As VFDs have evolved over the years, new unique challenges have presented themselves to those who are specifying and designing them along with the motors they are controlling. These challenges have come about for a variety of reasons.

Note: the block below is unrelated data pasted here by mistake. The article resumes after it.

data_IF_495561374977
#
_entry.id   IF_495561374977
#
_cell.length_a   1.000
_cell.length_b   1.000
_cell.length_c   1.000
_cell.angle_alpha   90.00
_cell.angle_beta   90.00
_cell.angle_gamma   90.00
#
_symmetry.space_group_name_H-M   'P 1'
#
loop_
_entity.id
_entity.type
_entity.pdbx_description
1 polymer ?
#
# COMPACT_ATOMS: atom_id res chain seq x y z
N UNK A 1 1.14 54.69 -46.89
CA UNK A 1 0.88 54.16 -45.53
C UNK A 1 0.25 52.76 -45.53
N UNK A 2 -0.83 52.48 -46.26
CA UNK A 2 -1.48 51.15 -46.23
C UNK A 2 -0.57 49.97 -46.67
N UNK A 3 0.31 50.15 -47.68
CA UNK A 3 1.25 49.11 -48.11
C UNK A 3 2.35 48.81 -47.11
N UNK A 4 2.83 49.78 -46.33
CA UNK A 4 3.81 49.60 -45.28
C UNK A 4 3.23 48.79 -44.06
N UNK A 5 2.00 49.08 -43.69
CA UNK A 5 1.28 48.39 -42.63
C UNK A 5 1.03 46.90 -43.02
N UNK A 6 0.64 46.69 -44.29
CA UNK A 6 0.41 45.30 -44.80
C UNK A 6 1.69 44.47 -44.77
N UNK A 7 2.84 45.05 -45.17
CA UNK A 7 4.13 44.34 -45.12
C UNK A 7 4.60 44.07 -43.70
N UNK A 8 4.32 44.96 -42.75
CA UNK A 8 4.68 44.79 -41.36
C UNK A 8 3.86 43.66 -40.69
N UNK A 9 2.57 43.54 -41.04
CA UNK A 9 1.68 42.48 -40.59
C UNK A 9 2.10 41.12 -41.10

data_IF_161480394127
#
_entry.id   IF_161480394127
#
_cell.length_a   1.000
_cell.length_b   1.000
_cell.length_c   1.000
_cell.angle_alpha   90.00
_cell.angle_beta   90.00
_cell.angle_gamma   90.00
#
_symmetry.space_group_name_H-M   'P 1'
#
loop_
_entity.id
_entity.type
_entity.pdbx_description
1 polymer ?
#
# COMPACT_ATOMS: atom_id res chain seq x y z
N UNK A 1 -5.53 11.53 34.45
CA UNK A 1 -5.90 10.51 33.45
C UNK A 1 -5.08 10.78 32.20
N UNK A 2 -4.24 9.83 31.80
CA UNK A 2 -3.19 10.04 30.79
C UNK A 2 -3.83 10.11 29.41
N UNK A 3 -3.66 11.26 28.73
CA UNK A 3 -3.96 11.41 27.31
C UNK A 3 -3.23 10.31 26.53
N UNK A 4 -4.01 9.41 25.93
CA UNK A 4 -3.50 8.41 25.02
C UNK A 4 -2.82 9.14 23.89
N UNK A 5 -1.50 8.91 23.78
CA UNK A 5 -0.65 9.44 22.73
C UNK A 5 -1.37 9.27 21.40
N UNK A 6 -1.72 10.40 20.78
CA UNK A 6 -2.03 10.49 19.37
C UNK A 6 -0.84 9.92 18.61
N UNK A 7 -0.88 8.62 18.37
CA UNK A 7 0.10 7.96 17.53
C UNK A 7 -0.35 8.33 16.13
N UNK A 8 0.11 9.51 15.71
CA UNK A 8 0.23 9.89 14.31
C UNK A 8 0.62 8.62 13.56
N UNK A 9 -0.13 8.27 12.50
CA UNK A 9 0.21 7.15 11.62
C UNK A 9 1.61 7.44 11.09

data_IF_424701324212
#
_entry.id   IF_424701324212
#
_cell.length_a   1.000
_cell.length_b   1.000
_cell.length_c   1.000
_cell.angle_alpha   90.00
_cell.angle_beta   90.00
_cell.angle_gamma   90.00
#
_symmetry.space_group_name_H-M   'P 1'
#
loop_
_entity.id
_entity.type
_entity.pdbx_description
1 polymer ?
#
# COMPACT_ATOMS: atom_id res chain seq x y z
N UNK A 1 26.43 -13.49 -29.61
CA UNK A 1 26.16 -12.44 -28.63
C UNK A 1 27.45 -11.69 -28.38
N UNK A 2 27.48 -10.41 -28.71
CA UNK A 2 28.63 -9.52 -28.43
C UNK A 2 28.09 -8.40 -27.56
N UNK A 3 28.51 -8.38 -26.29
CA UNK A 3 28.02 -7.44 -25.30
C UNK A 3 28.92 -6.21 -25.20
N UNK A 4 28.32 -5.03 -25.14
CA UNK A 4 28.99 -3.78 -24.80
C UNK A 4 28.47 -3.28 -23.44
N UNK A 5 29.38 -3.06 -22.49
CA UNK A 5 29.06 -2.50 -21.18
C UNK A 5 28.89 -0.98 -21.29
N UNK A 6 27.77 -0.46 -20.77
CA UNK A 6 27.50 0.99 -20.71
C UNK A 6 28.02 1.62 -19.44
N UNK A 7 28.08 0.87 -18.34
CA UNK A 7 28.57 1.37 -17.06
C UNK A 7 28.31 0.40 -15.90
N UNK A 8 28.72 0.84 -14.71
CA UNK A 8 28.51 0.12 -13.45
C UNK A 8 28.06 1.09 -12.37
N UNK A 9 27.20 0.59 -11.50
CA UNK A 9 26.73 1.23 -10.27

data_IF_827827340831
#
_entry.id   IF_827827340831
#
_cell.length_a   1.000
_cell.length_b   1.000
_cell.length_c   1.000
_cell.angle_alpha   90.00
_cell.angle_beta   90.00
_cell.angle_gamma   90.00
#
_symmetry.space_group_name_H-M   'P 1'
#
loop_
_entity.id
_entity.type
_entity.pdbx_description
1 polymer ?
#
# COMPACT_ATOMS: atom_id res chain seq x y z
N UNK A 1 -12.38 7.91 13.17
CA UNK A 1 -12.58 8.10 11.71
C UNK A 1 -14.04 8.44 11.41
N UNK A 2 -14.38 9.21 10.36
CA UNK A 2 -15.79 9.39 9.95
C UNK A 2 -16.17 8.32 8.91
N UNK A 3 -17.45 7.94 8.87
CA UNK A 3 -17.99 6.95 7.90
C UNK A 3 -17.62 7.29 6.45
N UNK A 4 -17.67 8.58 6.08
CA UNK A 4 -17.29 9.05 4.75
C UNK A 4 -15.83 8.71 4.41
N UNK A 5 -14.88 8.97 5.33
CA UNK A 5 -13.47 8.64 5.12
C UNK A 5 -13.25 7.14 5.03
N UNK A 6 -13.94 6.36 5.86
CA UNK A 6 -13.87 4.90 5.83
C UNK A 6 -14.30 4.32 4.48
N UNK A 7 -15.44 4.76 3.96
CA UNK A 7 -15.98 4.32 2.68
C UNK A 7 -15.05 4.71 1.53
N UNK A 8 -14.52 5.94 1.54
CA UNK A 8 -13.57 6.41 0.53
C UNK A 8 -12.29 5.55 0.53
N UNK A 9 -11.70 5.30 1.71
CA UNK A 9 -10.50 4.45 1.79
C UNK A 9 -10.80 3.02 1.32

First, the motors being controlled years ago were overdesigned and less efficient than those we have today. VFDs did not have the technology to control as much so the motors had to be engineered more precisely and effectively. Because they were so overdesigned, the older motors were actually less prone to failure than today’s more efficient motors. Additionally, current VFDs have become smaller. Due to this reduction in size, there is less filtering applied inside of the drive due to costs and space constraints. There is a large propensity for rooftop mounting equipment, and VFDs are being placed farther away from the motors they’re controlling. Furthermore, when VFD technology was first introduced, it was much slower, especially when compared to the current Insulated Gate Bipolar Transistor (IGBT) technology engineers are familiar with today. This added speed can have an adverse effect on the longevity of the VFD controlled motor if not handled properly.